Table of Contents

Based on current tuition rates, tuition for a full program would generally equate to between $17,340 and $24,480 for an online master's program, between $42,000 and $55,800 for a full four-year online bachelor's program, $37,800 and $39,700 for a full doctoral program, and approximately $66,000 for a full four-year bachelor's program taken on our ground campus. The tuition amounts referred to above assume no reductions for transfer credits or scholarships, which many of our students utilize to reduce their total program costs. For the years ended December 31, 2012, 2011 and 2010, our revenue was reduced by approximately $94.3 million, $73.6 million and $55.8 million, respectively, as a result of scholarships that we offered to our students. The increase in scholarships reflects our increased revenues and our resulting increased use of scholarships (especially academic scholarships), to attract high performing students to our ground traditional campus.

Revenue per student increased between periods as a result of improved retention as well as selective tuition price increases for students in our online and professional studies programs of up to 5.9%, depending on the program, with an estimated blended rate increase of 2.5% for our 2012-13 academic year, as compared to selective tuition price increases for students in our online and professional studies programs of up to 6.5%, depending on the program, with a blended rate increase of 3.2% for the prior academic year. Tuition for our traditional ground programs had no increase for our 2012-13 or 2011-12 academic years. Tuition increases have not historically been, and may not in the future be, consistent across our programs due to market conditions and differences in operating costs of individual programs. The lower increases for our programs for the current academic year generally reflect a concerted effort to control tuition pricing for students so that debt levels assumed by our students are reasonable.

We derive a majority of our net revenues from tuition financed by the Title IV programs. For the years ended December 31, 2012, 2011 and 2010, we derived cash receipts equal to approximately 80.3%, 80.2%, and 84.9%, respectively, of our net revenues from Title IV programs. Our students also rely on scholarships, personal savings, private loans, and employer tuition reimbursements to pay a portion of their tuition and related expenses.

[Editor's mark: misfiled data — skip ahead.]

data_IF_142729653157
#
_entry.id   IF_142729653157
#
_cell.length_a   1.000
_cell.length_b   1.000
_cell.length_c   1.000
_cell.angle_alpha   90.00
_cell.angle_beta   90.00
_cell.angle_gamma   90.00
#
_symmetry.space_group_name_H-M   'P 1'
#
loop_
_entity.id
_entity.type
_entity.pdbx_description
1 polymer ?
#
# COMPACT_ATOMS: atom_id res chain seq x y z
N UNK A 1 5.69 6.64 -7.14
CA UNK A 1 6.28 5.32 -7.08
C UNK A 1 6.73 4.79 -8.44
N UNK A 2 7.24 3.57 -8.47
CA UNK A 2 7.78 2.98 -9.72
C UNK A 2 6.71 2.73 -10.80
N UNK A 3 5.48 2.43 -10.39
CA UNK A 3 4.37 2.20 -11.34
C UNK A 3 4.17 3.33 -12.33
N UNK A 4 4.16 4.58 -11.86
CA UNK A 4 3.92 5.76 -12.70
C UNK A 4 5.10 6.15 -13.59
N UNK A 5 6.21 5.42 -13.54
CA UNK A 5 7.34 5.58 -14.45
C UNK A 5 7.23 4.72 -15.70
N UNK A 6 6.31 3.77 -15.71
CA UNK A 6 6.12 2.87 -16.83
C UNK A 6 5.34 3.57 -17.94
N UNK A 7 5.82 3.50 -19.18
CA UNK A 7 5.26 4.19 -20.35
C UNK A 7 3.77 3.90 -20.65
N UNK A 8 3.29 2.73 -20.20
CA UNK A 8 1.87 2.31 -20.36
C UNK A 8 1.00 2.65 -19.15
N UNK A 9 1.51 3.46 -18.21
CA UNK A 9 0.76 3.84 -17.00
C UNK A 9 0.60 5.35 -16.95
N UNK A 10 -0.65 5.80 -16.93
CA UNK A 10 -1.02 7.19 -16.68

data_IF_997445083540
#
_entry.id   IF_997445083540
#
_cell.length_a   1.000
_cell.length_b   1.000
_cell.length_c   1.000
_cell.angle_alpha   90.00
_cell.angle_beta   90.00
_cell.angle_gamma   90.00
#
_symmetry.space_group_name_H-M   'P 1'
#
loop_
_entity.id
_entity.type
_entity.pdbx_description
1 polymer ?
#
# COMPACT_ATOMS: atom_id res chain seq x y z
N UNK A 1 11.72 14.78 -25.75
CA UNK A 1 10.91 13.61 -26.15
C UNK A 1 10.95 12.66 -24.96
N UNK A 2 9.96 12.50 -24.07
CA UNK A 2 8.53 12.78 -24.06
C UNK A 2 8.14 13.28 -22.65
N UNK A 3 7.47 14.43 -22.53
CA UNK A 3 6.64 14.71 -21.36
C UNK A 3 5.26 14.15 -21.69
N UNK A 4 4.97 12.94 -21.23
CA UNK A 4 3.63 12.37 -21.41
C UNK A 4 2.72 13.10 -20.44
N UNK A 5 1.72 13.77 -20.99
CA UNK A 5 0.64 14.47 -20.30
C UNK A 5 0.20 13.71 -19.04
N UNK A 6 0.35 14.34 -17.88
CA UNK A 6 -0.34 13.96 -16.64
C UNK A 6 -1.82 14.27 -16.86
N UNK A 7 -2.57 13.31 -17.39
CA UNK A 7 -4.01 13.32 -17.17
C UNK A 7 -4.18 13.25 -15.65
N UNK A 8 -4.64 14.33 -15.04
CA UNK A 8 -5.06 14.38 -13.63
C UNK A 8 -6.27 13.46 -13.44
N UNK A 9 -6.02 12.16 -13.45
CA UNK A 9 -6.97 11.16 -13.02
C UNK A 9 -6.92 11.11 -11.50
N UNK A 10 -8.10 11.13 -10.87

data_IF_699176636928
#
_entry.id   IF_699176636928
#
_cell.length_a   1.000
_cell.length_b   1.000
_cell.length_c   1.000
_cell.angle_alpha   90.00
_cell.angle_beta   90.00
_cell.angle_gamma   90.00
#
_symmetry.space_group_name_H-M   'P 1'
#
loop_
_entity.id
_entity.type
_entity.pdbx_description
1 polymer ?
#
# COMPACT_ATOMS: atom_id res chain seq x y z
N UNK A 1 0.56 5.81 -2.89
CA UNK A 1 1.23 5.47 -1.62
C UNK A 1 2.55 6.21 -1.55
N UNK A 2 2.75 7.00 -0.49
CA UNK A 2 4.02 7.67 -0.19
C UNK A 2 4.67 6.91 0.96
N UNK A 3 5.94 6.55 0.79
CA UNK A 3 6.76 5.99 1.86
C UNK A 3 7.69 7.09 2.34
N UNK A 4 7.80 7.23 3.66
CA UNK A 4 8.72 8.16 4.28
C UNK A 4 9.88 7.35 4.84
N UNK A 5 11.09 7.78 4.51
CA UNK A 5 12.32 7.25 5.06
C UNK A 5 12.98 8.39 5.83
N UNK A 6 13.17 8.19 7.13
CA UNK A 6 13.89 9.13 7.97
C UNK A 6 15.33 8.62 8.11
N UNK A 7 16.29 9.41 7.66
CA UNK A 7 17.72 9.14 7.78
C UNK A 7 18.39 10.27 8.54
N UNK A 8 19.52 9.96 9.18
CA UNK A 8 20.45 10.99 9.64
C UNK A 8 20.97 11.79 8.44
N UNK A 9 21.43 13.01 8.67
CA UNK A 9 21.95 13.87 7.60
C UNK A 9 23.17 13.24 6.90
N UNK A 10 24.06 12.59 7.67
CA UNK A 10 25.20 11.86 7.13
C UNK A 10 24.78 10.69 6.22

Costs and expenses

Instructional costs and services. Instructional costs and services consist primarily of costs related to the administration and delivery of our educational programs, including electronic media. This expense category includes salaries and benefits for full-time and adjunct faculty and administrative personnel, information technology costs, bad debt expense, curriculum and new program development costs, and costs associated with other support groups that provide service directly to the students. This category also includes an allocation of depreciation, amortization, rent, and occupancy costs attributable to the provision of educational services. Classroom facilities are leased or, in some cases, are provided by the students' employers at no charge to us. We continue to increase our spending on student and academic services, and we expect instructional costs and services as a percentage of tuition and other net revenue to remain relatively consistent as these additional costs are offset by leverage of our support services that are in place over a larger tuition and enrollment base.

Selling and promotional. Selling and promotional expenses include salaries and benefits of personnel engaged in the marketing, recruitment, and retention of students, as well as advertising costs associated with purchasing leads, hosting events and seminars, producing marketing materials, and our branding campaigns. Our selling and promotional expenses are generally affected by the cost of advertising media and leads, the efficiency of our marketing and recruiting efforts, salaries, and benefits for our enrollment personnel, and expenditures on advertising initiatives for new and existing academic programs. This category also includes an allocation of depreciation, amortization, rent, and occupancy costs attributable to selling and promotional activities. Selling and promotional costs are expensed as incurred.

General and administrative. General and administrative expenses include salaries, benefits, and share-based compensation of employees engaged in corporate management, finance, human resources, facilities, compliance, insurance, audit fees and other corporate functions. General and administrative expenses also include an allocation of depreciation, amortization, rent and occupancy costs attributable to general and administrative functions.

Interest expense. Interest expense consists primarily of interest charges on our notes payable and capital lease obligations.

Critical Accounting Policies and Estimates

The discussion of our financial condition and results of operations is based upon our consolidated financial statements, which have been prepared in accordance with U.S. generally accepted accounting principles, or GAAP. During the preparation of these consolidated financial statements, we are required to make estimates and assumptions that affect the reported amounts of assets, liabilities, revenues, costs and expenses, and related disclosures. On an ongoing basis, we evaluate our estimates and assumptions, including those discussed below. We base our estimates on historical experience and on various other assumptions that we believe are reasonable under the circumstances. The results of our analysis form the basis for making assumptions about the carrying values of assets and liabilities that are not readily apparent from other sources. Actual results may differ from these estimates under different assumptions or conditions, and the impact of such differences may be material to our consolidated financial statements.